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Sugar-sweetened beverages coverage in the British media: an analysis of public health advocacy versus pro-industry messaging
  1. Alex Elliott-Green,
  2. Lirije Hyseni,
  3. Ffion Lloyd-Williams,
  4. Helen Bromley,
  5. Simon Capewell
  1. University of Liverpool, Liverpool, Merseyside, UK
  1. Correspondence to Dr Ffion Lloyd-Williams; ffionlw{at}


Objectives To assess the extent of media-based public health advocacy versus pro-industry messaging regarding sugar-sweetened beverages (SSBs).

Design We conducted a systematic analysis to identify and examine all articles regarding SSBs published in all mainstream British print newspapers and their online news websites from 1 January 2014 to 31 December 2014. We initially conducted a brief literature search to develop appropriate search terms and categorisations for grouping and analysing the articles. Articles were then coded according to the publishing newspaper, article type, topic, prominence and slant (pro-SSB or anti-SSB). A contextual analysis was undertaken to examine key messages in the articles.

Results We identified 374 articles published during 2014. The majority of articles (81%) suggested that SSBs are unhealthy. Messaging from experts, campaign groups and health organisations was fairly consistent about the detrimental effects of SSB on health. However, relatively few articles assessed any approaches or solutions to potentially combat the problems associated with SSBs. Only one-quarter (24%) suggested any policy change. Meanwhile, articles concerning the food industry produced consistent messages emphasising consumer choice and individual responsibility for making choices regarding SSB consumption, and promoting and advertising their products. The food industry thus often managed to avoid association with the negative press that their products were receiving.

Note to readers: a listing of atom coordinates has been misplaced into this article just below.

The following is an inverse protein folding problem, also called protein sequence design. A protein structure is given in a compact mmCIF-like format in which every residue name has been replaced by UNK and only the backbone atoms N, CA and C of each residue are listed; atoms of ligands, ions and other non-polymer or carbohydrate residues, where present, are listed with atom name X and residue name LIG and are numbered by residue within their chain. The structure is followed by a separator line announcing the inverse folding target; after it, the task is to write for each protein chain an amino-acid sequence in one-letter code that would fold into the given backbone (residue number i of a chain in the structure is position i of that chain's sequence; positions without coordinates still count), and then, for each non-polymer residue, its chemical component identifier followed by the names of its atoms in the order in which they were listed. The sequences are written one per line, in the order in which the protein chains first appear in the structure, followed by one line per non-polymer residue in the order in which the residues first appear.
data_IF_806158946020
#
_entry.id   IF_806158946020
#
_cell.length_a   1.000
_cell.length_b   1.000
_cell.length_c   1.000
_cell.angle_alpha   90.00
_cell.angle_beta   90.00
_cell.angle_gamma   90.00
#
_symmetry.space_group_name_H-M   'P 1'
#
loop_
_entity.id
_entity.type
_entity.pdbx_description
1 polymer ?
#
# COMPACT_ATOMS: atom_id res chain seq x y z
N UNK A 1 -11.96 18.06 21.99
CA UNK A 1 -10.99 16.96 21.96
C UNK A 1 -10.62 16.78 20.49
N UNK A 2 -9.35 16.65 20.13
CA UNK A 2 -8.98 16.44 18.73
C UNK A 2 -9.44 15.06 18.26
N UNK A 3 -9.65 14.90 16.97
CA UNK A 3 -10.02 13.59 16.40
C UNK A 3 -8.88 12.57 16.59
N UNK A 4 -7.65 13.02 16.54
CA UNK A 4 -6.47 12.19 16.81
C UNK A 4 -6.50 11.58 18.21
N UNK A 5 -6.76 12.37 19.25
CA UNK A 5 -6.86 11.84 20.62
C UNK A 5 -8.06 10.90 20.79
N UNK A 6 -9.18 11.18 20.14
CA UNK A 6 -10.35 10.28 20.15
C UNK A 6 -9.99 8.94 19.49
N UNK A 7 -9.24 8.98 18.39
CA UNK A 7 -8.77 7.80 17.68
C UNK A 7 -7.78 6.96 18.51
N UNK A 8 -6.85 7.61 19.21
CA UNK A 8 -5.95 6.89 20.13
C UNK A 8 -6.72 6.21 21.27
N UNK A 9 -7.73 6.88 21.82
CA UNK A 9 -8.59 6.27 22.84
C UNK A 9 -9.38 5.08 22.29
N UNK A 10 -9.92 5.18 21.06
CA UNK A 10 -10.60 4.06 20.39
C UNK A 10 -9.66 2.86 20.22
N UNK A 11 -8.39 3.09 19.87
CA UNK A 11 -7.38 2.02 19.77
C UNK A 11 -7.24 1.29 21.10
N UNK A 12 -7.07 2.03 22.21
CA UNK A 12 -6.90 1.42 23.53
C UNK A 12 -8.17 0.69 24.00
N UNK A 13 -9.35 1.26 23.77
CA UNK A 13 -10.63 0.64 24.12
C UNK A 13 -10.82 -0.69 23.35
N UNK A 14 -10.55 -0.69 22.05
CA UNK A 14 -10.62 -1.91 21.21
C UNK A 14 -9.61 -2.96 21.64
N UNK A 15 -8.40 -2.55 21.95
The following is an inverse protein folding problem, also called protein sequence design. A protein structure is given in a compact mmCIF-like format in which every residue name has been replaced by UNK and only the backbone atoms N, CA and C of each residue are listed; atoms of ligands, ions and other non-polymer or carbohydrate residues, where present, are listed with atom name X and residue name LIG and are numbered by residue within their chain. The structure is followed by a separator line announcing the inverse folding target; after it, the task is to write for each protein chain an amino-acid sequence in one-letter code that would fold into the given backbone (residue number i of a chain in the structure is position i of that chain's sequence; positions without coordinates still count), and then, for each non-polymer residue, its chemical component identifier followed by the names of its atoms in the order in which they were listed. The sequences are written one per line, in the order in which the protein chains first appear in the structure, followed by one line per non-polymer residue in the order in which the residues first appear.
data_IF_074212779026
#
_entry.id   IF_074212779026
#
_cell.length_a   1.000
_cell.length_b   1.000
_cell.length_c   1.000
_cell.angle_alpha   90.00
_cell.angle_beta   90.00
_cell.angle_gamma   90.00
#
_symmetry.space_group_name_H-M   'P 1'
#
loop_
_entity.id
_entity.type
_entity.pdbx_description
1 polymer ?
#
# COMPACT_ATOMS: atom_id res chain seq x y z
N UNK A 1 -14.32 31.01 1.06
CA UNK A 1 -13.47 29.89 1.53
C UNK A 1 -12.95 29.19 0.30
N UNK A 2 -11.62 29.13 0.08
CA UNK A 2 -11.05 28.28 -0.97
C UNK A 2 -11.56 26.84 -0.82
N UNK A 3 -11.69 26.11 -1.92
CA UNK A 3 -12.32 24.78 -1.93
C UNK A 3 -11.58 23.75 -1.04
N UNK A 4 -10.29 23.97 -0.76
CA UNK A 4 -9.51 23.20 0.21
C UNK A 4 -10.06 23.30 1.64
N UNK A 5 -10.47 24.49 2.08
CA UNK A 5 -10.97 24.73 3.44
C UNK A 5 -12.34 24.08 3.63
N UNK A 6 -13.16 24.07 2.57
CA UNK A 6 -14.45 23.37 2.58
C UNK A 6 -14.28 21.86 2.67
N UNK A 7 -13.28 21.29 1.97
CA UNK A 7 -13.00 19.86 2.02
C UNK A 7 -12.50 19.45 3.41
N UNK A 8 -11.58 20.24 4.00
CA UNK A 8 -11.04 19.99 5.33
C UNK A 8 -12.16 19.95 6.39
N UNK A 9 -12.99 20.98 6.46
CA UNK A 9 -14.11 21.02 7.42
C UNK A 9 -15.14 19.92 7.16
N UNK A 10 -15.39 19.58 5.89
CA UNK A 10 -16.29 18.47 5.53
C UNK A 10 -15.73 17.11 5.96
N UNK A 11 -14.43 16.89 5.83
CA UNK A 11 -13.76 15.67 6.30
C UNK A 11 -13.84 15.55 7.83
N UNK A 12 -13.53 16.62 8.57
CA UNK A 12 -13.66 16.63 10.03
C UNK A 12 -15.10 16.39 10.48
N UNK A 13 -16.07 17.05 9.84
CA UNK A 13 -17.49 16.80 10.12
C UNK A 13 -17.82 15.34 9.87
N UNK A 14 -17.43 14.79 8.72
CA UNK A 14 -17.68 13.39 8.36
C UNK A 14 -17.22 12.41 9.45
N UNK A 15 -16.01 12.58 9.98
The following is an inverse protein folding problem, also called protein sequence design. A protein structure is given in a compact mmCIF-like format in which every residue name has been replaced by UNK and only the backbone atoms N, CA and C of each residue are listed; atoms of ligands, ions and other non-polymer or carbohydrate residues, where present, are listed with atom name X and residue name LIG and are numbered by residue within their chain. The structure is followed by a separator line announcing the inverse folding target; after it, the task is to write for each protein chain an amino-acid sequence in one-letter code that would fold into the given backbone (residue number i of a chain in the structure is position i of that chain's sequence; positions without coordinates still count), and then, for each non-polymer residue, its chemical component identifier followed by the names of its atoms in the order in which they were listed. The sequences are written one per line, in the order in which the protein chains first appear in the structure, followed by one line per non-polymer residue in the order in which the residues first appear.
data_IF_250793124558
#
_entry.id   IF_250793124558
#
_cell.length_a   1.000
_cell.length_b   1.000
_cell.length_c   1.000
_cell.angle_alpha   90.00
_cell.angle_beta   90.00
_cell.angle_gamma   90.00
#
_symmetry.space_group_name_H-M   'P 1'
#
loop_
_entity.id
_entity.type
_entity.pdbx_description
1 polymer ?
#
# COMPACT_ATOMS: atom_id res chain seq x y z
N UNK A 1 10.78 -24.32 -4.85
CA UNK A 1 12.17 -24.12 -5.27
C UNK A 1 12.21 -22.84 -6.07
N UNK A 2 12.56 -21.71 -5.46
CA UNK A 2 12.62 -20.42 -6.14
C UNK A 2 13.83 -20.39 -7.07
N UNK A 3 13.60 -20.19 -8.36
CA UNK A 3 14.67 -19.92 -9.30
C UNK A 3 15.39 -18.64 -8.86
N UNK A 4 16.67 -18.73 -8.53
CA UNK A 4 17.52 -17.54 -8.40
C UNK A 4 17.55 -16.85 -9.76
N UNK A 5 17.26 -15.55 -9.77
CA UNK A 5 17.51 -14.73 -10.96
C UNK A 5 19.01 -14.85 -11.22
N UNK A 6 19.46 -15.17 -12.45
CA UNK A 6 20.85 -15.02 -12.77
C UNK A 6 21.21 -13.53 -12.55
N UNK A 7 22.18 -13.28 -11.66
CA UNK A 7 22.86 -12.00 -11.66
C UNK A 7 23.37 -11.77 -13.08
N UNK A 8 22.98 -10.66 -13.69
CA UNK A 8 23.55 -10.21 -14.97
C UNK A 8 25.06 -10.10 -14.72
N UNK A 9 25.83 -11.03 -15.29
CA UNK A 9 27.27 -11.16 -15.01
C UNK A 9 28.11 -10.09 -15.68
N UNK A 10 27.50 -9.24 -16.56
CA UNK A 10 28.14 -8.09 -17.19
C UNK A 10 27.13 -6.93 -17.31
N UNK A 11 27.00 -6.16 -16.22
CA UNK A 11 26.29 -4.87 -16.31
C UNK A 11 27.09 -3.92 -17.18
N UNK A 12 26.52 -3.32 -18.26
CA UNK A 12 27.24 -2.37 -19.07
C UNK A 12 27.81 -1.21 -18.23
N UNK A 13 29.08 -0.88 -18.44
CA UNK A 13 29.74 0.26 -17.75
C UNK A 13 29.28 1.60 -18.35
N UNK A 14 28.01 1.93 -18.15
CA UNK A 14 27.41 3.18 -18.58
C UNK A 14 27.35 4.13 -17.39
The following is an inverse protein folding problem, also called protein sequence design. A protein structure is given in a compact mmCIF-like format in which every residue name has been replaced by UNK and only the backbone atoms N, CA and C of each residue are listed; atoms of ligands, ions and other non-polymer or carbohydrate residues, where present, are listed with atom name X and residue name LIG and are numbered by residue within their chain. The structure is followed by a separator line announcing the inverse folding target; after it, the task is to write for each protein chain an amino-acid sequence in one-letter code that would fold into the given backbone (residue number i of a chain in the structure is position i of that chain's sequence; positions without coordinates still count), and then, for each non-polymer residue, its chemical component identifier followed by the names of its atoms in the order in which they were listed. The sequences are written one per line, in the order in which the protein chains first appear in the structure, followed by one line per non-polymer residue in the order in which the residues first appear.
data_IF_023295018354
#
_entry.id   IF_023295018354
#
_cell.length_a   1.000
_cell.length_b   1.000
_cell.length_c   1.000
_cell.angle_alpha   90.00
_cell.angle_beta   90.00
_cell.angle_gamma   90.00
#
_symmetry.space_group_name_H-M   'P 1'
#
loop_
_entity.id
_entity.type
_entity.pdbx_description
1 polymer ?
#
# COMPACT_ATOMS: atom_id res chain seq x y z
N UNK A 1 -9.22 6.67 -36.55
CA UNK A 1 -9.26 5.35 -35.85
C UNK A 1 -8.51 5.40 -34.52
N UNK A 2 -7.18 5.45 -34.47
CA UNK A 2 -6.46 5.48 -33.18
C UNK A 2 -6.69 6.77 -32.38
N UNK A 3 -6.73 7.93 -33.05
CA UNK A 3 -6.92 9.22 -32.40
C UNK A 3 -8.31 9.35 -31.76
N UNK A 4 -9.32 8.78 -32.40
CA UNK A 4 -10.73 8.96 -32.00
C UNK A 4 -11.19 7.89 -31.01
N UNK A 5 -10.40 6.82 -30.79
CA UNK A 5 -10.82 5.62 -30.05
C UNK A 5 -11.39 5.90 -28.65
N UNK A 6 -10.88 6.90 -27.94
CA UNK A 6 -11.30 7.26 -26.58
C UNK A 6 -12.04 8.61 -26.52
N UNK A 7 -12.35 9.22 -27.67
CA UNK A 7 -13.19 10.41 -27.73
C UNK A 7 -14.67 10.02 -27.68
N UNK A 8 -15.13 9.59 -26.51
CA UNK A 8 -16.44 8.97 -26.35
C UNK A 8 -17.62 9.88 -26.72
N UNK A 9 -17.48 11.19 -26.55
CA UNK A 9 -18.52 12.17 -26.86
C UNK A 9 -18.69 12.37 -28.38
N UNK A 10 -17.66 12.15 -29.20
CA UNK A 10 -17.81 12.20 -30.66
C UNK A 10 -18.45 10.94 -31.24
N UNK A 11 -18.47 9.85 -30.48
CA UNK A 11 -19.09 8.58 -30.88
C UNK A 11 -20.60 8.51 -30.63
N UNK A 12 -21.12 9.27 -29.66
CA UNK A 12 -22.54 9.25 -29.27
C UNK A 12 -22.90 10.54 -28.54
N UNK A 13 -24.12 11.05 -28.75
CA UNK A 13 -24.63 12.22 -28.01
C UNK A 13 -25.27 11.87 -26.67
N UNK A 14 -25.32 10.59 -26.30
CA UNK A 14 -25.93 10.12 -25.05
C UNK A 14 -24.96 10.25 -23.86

Conclusions SSBs were frequently published in mainstream British print newspapers and their online news websites during 2014. Public health media advocacy was prominent throughout, with a growing consensus that sugary drinks are bad for people's health. However, the challenge for public health will be to mobilise supportive public opinion to help implement effective regulatory policies. Only then will our population's excess consumption of SSBs come under control.

  • Advocacy
  • Sugar Sweetened Beverages
  • Media
  • Food Industry
  • Soda

This is an Open Access article distributed in accordance with the terms of the Creative Commons Attribution (CC BY 4.0) license, which permits others to distribute, remix, adapt and build upon this work, for commercial use, provided the original work is properly cited. See:

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